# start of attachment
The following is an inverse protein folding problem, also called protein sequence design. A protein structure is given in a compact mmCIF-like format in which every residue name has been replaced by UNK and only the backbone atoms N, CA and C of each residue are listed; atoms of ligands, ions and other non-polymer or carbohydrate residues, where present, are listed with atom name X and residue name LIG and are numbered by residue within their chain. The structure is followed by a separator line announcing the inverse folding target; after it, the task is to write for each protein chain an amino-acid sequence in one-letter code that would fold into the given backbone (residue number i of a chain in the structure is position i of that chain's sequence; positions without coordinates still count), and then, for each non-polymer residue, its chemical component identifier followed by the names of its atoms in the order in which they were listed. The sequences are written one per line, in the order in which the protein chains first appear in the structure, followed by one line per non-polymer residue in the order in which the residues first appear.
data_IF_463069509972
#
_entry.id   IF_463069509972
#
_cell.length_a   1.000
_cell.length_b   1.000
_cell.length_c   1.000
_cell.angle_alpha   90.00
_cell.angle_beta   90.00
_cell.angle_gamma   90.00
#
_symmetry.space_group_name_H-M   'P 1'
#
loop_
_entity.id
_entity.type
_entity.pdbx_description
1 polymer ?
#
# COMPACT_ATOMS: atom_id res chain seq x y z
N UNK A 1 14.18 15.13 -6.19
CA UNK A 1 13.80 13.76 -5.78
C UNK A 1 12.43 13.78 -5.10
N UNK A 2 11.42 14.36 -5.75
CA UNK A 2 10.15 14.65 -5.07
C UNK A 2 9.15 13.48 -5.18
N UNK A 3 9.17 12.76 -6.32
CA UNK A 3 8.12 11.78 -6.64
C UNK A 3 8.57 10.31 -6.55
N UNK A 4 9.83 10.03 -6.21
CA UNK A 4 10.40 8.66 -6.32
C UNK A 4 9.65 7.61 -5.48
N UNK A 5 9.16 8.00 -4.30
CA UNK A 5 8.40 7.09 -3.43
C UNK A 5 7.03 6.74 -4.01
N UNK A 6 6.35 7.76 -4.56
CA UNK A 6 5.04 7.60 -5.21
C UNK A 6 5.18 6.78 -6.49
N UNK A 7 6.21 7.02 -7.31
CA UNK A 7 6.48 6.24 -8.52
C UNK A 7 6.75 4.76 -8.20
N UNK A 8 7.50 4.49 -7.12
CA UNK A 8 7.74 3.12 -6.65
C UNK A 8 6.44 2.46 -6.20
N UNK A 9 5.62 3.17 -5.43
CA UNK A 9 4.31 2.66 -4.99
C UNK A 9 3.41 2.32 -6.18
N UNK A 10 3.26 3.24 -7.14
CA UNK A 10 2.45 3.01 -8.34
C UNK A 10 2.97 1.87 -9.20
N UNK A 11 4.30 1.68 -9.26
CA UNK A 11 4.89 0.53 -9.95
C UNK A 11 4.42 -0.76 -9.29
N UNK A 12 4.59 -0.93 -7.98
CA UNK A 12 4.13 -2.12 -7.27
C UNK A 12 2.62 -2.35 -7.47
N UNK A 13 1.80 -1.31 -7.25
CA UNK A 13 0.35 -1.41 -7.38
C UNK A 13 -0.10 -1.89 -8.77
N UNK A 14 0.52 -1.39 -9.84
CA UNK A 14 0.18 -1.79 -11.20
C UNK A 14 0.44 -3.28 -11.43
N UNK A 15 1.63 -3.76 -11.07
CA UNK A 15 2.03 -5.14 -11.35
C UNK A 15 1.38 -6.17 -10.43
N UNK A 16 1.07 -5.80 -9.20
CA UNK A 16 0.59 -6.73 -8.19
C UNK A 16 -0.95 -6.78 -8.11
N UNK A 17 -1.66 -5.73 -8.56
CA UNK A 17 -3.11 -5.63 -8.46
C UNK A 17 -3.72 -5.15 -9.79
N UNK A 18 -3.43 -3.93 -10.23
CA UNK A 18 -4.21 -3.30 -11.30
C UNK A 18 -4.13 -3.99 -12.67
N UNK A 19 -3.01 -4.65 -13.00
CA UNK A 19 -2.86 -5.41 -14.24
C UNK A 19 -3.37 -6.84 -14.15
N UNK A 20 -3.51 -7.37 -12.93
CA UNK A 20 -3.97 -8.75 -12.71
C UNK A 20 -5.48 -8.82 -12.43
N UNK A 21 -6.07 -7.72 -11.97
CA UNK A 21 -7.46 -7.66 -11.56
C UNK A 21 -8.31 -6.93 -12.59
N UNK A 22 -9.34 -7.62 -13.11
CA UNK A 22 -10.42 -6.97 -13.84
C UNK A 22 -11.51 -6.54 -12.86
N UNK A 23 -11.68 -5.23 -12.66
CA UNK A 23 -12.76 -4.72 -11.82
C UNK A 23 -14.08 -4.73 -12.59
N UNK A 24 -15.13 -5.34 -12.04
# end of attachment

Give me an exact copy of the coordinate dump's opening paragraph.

The following is an inverse protein folding problem, also called protein sequence design. A protein structure is given in a compact mmCIF-like format in which every residue name has been replaced by UNK and only the backbone atoms N, CA and C of each residue are listed; atoms of ligands, ions and other non-polymer or carbohydrate residues, where present, are listed with atom name X and residue name LIG and are numbered by residue within their chain. The structure is followed by a separator line announcing the inverse folding target; after it, the task is to write for each protein chain an amino-acid sequence in one-letter code that would fold into the given backbone (residue number i of a chain in the structure is position i of that chain's sequence; positions without coordinates still count), and then, for each non-polymer residue, its chemical component identifier followed by the names of its atoms in the order in which they were listed. The sequences are written one per line, in the order in which the protein chains first appear in the structure, followed by one line per non-polymer residue in the order in which the residues first appear.